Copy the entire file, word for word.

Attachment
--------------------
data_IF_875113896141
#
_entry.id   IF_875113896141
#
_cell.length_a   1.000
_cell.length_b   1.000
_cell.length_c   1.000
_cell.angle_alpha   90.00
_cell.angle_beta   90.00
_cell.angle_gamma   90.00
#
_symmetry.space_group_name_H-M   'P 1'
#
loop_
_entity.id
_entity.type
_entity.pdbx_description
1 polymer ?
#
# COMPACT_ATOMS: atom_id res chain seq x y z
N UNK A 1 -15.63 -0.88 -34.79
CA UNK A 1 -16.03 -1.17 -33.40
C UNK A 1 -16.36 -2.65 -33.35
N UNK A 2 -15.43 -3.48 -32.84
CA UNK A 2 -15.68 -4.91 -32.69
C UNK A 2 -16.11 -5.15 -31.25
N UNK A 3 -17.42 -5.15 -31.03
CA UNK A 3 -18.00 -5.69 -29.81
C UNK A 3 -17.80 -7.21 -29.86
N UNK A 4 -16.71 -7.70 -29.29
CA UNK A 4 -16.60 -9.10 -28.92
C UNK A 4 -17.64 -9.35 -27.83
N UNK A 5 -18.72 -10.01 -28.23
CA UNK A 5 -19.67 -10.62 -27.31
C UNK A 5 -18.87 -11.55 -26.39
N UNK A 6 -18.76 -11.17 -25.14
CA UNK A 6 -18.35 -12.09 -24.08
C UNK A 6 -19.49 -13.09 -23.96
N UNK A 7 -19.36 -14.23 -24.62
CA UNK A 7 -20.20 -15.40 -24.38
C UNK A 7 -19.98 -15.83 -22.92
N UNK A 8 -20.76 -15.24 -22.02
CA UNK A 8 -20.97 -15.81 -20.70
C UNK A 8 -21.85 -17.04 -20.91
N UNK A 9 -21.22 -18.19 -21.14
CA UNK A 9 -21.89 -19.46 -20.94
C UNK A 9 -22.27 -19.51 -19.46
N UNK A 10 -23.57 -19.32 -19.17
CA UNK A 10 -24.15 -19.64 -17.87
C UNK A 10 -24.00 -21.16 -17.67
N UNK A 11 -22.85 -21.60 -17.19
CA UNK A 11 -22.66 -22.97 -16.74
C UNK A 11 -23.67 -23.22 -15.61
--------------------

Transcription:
data_IF_875113896141
#
_entry.id   IF_875113896141
#
_cell.length_a   1.000
_cell.length_b   1.000
_cell.length_c   1.000
_cell.angle_alpha   90.00
_cell.angle_beta   90.00
_cell.angle_gamma   90.00
#
_symmetry.space_group_name_H-M   'P 1'
#
loop_
_entity.id
_entity.type
_entity.pdbx_description
1 polymer ?
#
# COMPACT_ATOMS: atom_id res chain seq x y z
N UNK A 1 -15.63 -0.88 -34.79
CA UNK A 1 -16.03 -1.17 -33.40
C UNK A 1 -16.36 -2.65 -33.35
N UNK A 2 -15.43 -3.48 -32.84
CA UNK A 2 -15.68 -4.91 -32.69
C UNK A 2 -16.11 -5.15 -31.25
N UNK A 3 -17.42 -5.15 -31.03
CA UNK A 3 -18.00 -5.69 -29.81
C UNK A 3 -17.80 -7.21 -29.86
N UNK A 4 -16.71 -7.70 -29.29
CA UNK A 4 -16.60 -9.10 -28.92
C UNK A 4 -17.64 -9.35 -27.83
N UNK A 5 -18.72 -10.01 -28.23
CA UNK A 5 -19.67 -10.62 -27.31
C UNK A 5 -18.87 -11.55 -26.39
N UNK A 6 -18.76 -11.17 -25.14
CA UNK A 6 -18.35 -12.09 -24.08
C UNK A 6 -19.49 -13.09 -23.96
N UNK A 7 -19.36 -14.23 -24.62
CA UNK A 7 -20.20 -15.40 -24.38
C UNK A 7 -19.98 -15.83 -22.92
N UNK A 8 -20.76 -15.24 -22.02
CA UNK A 8 -20.97 -15.81 -20.70
C UNK A 8 -21.85 -17.04 -20.91
N UNK A 9 -21.22 -18.19 -21.14
CA UNK A 9 -21.89 -19.46 -20.94
C UNK A 9 -22.27 -19.51 -19.46
N UNK A 10 -23.57 -19.32 -19.17
CA UNK A 10 -24.15 -19.64 -17.87
C UNK A 10 -24.00 -21.16 -17.67
N UNK A 11 -22.85 -21.60 -17.19
CA UNK A 11 -22.66 -22.97 -16.74
C UNK A 11 -23.67 -23.22 -15.61